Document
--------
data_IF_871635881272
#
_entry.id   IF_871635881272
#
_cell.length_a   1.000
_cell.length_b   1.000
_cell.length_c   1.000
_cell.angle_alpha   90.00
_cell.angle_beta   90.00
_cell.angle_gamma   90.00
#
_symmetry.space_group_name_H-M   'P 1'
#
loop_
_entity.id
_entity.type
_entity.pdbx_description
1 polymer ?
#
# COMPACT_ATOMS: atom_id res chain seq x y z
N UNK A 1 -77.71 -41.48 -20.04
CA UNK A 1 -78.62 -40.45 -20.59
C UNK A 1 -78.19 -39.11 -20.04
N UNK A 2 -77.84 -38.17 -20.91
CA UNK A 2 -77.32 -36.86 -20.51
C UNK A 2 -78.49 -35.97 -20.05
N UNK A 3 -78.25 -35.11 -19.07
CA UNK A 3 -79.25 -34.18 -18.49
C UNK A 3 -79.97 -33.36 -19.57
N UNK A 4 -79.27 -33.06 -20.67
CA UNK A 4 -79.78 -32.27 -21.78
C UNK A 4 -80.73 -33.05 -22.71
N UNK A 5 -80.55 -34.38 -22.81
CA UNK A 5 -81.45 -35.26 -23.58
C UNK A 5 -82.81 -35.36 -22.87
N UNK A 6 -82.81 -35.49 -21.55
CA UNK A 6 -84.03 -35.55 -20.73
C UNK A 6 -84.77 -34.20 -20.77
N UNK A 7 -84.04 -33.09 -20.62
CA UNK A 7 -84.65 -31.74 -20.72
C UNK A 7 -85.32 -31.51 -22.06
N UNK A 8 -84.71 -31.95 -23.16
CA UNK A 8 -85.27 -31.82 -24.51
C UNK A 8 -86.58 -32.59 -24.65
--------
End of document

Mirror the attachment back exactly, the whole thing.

data_IF_871635881272
#
_entry.id   IF_871635881272
#
_cell.length_a   1.000
_cell.length_b   1.000
_cell.length_c   1.000
_cell.angle_alpha   90.00
_cell.angle_beta   90.00
_cell.angle_gamma   90.00
#
_symmetry.space_group_name_H-M   'P 1'
#
loop_
_entity.id
_entity.type
_entity.pdbx_description
1 polymer ?
#
# COMPACT_ATOMS: atom_id res chain seq x y z
N UNK A 1 -77.71 -41.48 -20.04
CA UNK A 1 -78.62 -40.45 -20.59
C UNK A 1 -78.19 -39.11 -20.04
N UNK A 2 -77.84 -38.17 -20.91
CA UNK A 2 -77.32 -36.86 -20.51
C UNK A 2 -78.49 -35.97 -20.05
N UNK A 3 -78.25 -35.11 -19.07
CA UNK A 3 -79.25 -34.18 -18.49
C UNK A 3 -79.97 -33.36 -19.57
N UNK A 4 -79.27 -33.06 -20.67
CA UNK A 4 -79.78 -32.27 -21.78
C UNK A 4 -80.73 -33.05 -22.71
N UNK A 5 -80.55 -34.38 -22.81
CA UNK A 5 -81.45 -35.26 -23.58
C UNK A 5 -82.81 -35.36 -22.87
N UNK A 6 -82.81 -35.49 -21.55
CA UNK A 6 -84.03 -35.55 -20.73
C UNK A 6 -84.77 -34.20 -20.77
N UNK A 7 -84.04 -33.09 -20.62
CA UNK A 7 -84.65 -31.74 -20.72
C UNK A 7 -85.32 -31.51 -22.06
N UNK A 8 -84.71 -31.95 -23.16
CA UNK A 8 -85.27 -31.82 -24.51
C UNK A 8 -86.58 -32.59 -24.65